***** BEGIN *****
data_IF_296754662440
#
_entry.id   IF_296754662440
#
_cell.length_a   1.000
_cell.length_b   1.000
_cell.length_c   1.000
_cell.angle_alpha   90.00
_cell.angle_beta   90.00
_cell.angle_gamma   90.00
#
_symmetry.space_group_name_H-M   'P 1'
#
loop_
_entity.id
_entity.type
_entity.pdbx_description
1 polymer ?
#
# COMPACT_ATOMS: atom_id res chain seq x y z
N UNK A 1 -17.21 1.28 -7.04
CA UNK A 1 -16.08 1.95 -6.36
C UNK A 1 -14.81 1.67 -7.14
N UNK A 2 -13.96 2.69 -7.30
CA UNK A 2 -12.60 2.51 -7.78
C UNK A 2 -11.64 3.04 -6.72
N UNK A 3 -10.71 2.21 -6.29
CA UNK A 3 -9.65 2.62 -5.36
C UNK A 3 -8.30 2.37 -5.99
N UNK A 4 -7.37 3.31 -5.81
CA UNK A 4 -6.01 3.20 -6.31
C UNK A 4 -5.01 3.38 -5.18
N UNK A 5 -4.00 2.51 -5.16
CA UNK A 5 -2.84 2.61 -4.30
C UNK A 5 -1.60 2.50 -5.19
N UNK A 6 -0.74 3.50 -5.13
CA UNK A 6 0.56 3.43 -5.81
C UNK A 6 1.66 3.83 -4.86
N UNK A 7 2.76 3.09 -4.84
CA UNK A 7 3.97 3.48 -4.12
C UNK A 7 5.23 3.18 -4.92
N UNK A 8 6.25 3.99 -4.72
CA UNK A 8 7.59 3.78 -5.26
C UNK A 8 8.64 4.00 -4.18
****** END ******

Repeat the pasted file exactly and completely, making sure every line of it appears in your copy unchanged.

data_IF_296754662440
#
_entry.id   IF_296754662440
#
_cell.length_a   1.000
_cell.length_b   1.000
_cell.length_c   1.000
_cell.angle_alpha   90.00
_cell.angle_beta   90.00
_cell.angle_gamma   90.00
#
_symmetry.space_group_name_H-M   'P 1'
#
loop_
_entity.id
_entity.type
_entity.pdbx_description
1 polymer ?
#
# COMPACT_ATOMS: atom_id res chain seq x y z
N UNK A 1 -17.21 1.28 -7.04
CA UNK A 1 -16.08 1.95 -6.36
C UNK A 1 -14.81 1.67 -7.14
N UNK A 2 -13.96 2.69 -7.30
CA UNK A 2 -12.60 2.51 -7.78
C UNK A 2 -11.64 3.04 -6.72
N UNK A 3 -10.71 2.21 -6.29
CA UNK A 3 -9.65 2.62 -5.36
C UNK A 3 -8.30 2.37 -5.99
N UNK A 4 -7.37 3.31 -5.81
CA UNK A 4 -6.01 3.20 -6.31
C UNK A 4 -5.01 3.38 -5.18
N UNK A 5 -4.00 2.51 -5.16
CA UNK A 5 -2.84 2.61 -4.30
C UNK A 5 -1.60 2.50 -5.19
N UNK A 6 -0.74 3.50 -5.13
CA UNK A 6 0.56 3.43 -5.81
C UNK A 6 1.66 3.83 -4.86
N UNK A 7 2.76 3.09 -4.84
CA UNK A 7 3.97 3.48 -4.12
C UNK A 7 5.23 3.18 -4.92
N UNK A 8 6.25 3.99 -4.72
CA UNK A 8 7.59 3.78 -5.26
C UNK A 8 8.64 4.00 -4.18